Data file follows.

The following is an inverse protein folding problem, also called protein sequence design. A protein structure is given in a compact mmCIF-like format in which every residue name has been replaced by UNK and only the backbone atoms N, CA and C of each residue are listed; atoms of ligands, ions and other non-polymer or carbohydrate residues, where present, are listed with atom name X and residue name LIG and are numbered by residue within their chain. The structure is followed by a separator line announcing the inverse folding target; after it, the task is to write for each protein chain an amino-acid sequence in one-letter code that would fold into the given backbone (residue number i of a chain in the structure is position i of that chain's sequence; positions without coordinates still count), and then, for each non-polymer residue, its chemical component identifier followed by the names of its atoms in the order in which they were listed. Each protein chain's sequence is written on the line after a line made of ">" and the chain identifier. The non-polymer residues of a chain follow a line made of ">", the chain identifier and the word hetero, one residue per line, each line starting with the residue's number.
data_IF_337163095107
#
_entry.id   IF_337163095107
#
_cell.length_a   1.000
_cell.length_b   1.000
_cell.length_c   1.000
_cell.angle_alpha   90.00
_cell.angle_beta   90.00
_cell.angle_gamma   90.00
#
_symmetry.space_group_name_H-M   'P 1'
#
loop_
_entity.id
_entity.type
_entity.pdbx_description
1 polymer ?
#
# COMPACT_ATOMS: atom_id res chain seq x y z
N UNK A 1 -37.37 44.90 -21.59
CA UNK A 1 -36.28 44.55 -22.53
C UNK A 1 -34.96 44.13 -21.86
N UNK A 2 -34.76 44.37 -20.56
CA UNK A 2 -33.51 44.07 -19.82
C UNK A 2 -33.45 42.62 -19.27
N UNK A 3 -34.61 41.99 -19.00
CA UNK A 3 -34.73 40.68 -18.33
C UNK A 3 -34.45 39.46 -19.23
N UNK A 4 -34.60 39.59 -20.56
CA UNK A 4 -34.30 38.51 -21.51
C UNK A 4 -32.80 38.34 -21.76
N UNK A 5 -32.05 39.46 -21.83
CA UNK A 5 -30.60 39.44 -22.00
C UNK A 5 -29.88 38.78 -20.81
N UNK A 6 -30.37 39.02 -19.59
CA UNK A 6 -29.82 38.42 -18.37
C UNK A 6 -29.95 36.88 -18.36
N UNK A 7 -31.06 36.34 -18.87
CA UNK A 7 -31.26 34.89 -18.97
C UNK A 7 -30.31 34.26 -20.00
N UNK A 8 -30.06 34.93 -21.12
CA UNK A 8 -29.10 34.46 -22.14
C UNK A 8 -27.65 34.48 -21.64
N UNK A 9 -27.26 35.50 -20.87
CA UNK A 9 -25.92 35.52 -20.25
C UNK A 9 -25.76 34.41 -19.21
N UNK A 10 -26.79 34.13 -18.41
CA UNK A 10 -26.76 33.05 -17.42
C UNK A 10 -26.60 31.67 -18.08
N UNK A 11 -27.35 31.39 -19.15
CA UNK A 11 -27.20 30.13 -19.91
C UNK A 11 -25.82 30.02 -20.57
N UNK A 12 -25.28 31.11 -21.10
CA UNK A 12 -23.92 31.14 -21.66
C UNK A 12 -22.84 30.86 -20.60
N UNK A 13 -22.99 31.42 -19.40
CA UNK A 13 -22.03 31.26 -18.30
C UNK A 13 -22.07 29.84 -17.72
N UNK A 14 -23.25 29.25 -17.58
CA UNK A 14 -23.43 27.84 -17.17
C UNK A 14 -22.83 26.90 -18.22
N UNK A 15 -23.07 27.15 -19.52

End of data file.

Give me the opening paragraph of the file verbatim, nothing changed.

The following is an inverse protein folding problem, also called protein sequence design. A protein structure is given in a compact mmCIF-like format in which every residue name has been replaced by UNK and only the backbone atoms N, CA and C of each residue are listed; atoms of ligands, ions and other non-polymer or carbohydrate residues, where present, are listed with atom name X and residue name LIG and are numbered by residue within their chain. The structure is followed by a separator line announcing the inverse folding target; after it, the task is to write for each protein chain an amino-acid sequence in one-letter code that would fold into the given backbone (residue number i of a chain in the structure is position i of that chain's sequence; positions without coordinates still count), and then, for each non-polymer residue, its chemical component identifier followed by the names of its atoms in the order in which they were listed. Each protein chain's sequence is written on the line after a line made of ">" and the chain identifier. The non-polymer residues of a chain follow a line made of ">", the chain identifier and the word hetero, one residue per line, each line starting with the residue's number.